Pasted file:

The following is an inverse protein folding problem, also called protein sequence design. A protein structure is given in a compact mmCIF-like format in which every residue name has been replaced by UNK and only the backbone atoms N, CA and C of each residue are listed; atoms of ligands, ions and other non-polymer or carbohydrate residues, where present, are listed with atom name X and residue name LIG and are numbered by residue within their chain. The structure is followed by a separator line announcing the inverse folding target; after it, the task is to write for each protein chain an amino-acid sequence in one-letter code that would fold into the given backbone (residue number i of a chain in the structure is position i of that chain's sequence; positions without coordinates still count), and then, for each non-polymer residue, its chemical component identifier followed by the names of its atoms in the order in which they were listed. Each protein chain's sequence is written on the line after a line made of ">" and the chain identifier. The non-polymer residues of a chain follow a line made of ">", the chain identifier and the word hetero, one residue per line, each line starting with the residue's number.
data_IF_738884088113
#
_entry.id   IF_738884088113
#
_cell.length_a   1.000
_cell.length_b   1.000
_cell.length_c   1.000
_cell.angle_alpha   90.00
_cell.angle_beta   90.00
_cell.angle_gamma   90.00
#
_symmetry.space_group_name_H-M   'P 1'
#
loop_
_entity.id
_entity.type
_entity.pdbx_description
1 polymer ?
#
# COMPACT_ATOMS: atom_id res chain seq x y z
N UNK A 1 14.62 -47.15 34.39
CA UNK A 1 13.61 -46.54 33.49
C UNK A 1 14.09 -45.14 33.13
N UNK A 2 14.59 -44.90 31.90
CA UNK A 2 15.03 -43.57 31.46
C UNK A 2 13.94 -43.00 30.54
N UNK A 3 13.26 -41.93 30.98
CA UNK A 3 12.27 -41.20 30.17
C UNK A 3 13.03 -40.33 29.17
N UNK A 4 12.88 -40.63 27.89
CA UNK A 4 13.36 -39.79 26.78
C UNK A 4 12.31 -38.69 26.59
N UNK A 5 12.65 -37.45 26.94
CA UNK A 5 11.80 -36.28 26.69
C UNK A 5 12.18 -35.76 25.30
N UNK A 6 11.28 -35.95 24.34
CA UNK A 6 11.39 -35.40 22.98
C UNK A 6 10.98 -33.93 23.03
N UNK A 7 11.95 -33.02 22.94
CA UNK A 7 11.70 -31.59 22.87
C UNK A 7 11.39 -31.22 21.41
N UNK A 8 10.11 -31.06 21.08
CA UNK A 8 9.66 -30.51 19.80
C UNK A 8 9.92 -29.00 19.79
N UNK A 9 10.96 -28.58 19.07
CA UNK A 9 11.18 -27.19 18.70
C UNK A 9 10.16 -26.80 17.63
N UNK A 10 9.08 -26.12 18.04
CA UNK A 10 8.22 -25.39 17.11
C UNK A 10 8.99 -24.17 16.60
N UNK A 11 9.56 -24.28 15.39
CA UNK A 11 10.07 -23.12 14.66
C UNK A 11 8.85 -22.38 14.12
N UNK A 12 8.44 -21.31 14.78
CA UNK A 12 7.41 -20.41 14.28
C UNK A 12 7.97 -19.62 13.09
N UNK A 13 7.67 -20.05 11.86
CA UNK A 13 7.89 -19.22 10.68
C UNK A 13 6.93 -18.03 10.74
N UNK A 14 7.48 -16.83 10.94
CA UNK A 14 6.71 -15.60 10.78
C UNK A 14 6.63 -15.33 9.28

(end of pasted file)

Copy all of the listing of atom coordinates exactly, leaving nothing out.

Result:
The following is an inverse protein folding problem, also called protein sequence design. A protein structure is given in a compact mmCIF-like format in which every residue name has been replaced by UNK and only the backbone atoms N, CA and C of each residue are listed; atoms of ligands, ions and other non-polymer or carbohydrate residues, where present, are listed with atom name X and residue name LIG and are numbered by residue within their chain. The structure is followed by a separator line announcing the inverse folding target; after it, the task is to write for each protein chain an amino-acid sequence in one-letter code that would fold into the given backbone (residue number i of a chain in the structure is position i of that chain's sequence; positions without coordinates still count), and then, for each non-polymer residue, its chemical component identifier followed by the names of its atoms in the order in which they were listed. Each protein chain's sequence is written on the line after a line made of ">" and the chain identifier. The non-polymer residues of a chain follow a line made of ">", the chain identifier and the word hetero, one residue per line, each line starting with the residue's number.
data_IF_738884088113
#
_entry.id   IF_738884088113
#
_cell.length_a   1.000
_cell.length_b   1.000
_cell.length_c   1.000
_cell.angle_alpha   90.00
_cell.angle_beta   90.00
_cell.angle_gamma   90.00
#
_symmetry.space_group_name_H-M   'P 1'
#
loop_
_entity.id
_entity.type
_entity.pdbx_description
1 polymer ?
#
# COMPACT_ATOMS: atom_id res chain seq x y z
N UNK A 1 14.62 -47.15 34.39
CA UNK A 1 13.61 -46.54 33.49
C UNK A 1 14.09 -45.14 33.13
N UNK A 2 14.59 -44.90 31.90
CA UNK A 2 15.03 -43.57 31.46
C UNK A 2 13.94 -43.00 30.54
N UNK A 3 13.26 -41.93 30.98
CA UNK A 3 12.27 -41.20 30.17
C UNK A 3 13.03 -40.33 29.17
N UNK A 4 12.88 -40.63 27.89
CA UNK A 4 13.36 -39.79 26.78
C UNK A 4 12.31 -38.69 26.59
N UNK A 5 12.65 -37.45 26.94
CA UNK A 5 11.80 -36.28 26.69
C UNK A 5 12.18 -35.76 25.30
N UNK A 6 11.28 -35.95 24.34
CA UNK A 6 11.39 -35.40 22.98
C UNK A 6 10.98 -33.93 23.03
N UNK A 7 11.95 -33.02 22.94
CA UNK A 7 11.70 -31.59 22.87
C UNK A 7 11.39 -31.22 21.41
N UNK A 8 10.11 -31.06 21.08
CA UNK A 8 9.66 -30.51 19.80
C UNK A 8 9.92 -29.00 19.79
N UNK A 9 10.96 -28.58 19.07
CA UNK A 9 11.18 -27.19 18.70
C UNK A 9 10.16 -26.80 17.63
N UNK A 10 9.08 -26.12 18.04
CA UNK A 10 8.22 -25.39 17.11
C UNK A 10 8.99 -24.17 16.60
N UNK A 11 9.56 -24.28 15.39
CA UNK A 11 10.07 -23.12 14.66
C UNK A 11 8.85 -22.38 14.12
N UNK A 12 8.44 -21.31 14.78
CA UNK A 12 7.41 -20.41 14.28
C UNK A 12 7.97 -19.62 13.09
N UNK A 13 7.67 -20.05 11.86
CA UNK A 13 7.89 -19.22 10.68
C UNK A 13 6.93 -18.03 10.74
N UNK A 14 7.48 -16.83 10.94
CA UNK A 14 6.71 -15.60 10.78
C UNK A 14 6.63 -15.33 9.28